As we age our spinal cord becomes narrower and the spaces between discs are gradually reduced. This causes higher pressure on the spinal cord which can cause nerves to be compressed over time. This can both worsen existing sciatica symptoms and cause further inflammation in the spine. While there is no cure for spinal stenosis, observing a healthy lifestyle and exercise routine can help build resilience.

5. Lifestyle Choices

Several risk factors can worsen existing symptoms and cause sciatica to become a chronic condition. Here are some common habits to watch out for:

  • Poor diet and obesity
  • Smoking
  • Sedentary lifestyle

How To Treat Chronic Sciatica

Chronic sciatica is harder to treat compared to short-term sciatica symptoms. That’s because it’s often coupled with more long-term inflammatory conditions that are usually age and lifestyle-related. But that doesn’t mean chronic sciatica is untreatable.

Here are some ways to ease long term symptoms:

1. Exercises For Chronic Sciatic Nerve Pain

Keeping active is one of the most powerful weapons you have against long-term sciatica. By keeping your body active you help improve blood flow throughout your body which helps reduce inflammation and ease the pressure on your nerves.
Aerobic exercise can help reduce weight and obesity-related symptoms which can be compounding chronic sciatica symptoms.
Hip flexor and lower back exercises are a great way of loosening up your body and increasing mobility – for more details on how to get started check out these simple lower back stretches.
Keep active throughout the day with light walking and swimming activities.

2. Practice Good Posture

Poor posture can put unwanted pressure on your lower back and spine – causing symptoms to worsen. By keeping an erect posture at work you can reduce pressure on your lumbar spine and nervous system.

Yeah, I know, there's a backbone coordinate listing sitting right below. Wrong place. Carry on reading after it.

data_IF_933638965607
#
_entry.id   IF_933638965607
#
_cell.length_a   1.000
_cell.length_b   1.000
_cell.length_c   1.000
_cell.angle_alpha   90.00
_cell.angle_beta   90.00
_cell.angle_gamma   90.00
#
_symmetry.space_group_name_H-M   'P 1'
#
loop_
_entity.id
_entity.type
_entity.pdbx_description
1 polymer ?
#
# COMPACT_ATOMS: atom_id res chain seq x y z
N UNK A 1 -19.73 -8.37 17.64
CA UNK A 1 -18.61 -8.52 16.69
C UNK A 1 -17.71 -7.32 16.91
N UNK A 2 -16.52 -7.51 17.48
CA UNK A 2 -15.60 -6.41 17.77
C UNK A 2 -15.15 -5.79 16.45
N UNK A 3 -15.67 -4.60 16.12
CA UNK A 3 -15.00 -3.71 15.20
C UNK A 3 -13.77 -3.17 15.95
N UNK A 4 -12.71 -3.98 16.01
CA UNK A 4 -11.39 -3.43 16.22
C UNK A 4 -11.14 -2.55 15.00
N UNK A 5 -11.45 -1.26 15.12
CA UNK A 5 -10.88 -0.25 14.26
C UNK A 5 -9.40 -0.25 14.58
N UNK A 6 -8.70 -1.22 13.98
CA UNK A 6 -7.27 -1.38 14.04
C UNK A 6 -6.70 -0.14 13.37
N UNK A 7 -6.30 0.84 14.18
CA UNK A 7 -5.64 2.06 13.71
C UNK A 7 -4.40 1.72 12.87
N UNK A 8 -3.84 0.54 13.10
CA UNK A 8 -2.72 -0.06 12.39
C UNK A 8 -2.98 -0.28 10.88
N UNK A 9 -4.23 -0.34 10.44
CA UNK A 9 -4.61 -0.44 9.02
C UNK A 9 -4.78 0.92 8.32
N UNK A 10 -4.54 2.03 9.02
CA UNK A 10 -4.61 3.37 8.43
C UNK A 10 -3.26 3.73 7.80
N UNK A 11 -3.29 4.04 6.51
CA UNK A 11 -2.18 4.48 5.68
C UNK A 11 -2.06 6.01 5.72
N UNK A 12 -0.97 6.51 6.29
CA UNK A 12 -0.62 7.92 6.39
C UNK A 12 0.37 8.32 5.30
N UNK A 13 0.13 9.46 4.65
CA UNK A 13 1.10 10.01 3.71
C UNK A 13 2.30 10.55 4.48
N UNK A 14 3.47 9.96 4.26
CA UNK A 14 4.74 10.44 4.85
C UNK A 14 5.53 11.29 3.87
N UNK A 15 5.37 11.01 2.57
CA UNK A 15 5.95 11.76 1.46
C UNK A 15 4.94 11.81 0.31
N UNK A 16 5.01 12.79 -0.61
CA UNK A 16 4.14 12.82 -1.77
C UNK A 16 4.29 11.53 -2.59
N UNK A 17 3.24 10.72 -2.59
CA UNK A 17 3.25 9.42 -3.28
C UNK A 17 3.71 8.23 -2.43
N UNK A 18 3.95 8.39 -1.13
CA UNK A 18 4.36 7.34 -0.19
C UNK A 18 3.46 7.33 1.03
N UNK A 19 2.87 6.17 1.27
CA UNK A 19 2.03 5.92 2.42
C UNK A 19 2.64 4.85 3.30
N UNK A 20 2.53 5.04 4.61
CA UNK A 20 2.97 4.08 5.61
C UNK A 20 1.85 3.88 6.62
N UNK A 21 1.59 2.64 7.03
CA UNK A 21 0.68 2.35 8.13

3. Observe Proper Lifting Techniques

Sometimes we can slip into bad lifting habits without realising it. Using poor technique at work or at home can put unnecessary strain on your back and spinal muscles which can further aggravate chronic sciatica.

4. Take Anti-Inflammatory Medications

If your symptoms become aggravated, and you experience severe pain, you may want to consider taking over-the-counter anti-inflammatory medications to ease the pain and swelling.

Sciatic Pain Not Going Away? See A Qualified Physiotherapist

While you can ease chronic sciatica symptoms at home, if you notice the pain getting worse, you should consider physical therapy as a solution. The team here at Integrity Physio offers personalised physiotherapy Como Perth locals can depend on to overcome the worst.

Reach out to your fully qualified team at Integrity Physio today and book an appointment today.

Leslie Trigg

Director & Senior Physiotherapist at Integrity Physiotherapy Leslie Trigg, has over 15 years of experience in clinical practice. He has graduated with a degree in Human Biology (Anatomy and Physiology) from Curtin University in 2001 and later completed a Masters of Physiotherapy in 2007. He has tremendous experience in musculoskeletal, orthopaedic, neurosurgical and sports physiotherapy. In his spare time, he enjoys swimming, listening to music and spending time with his family.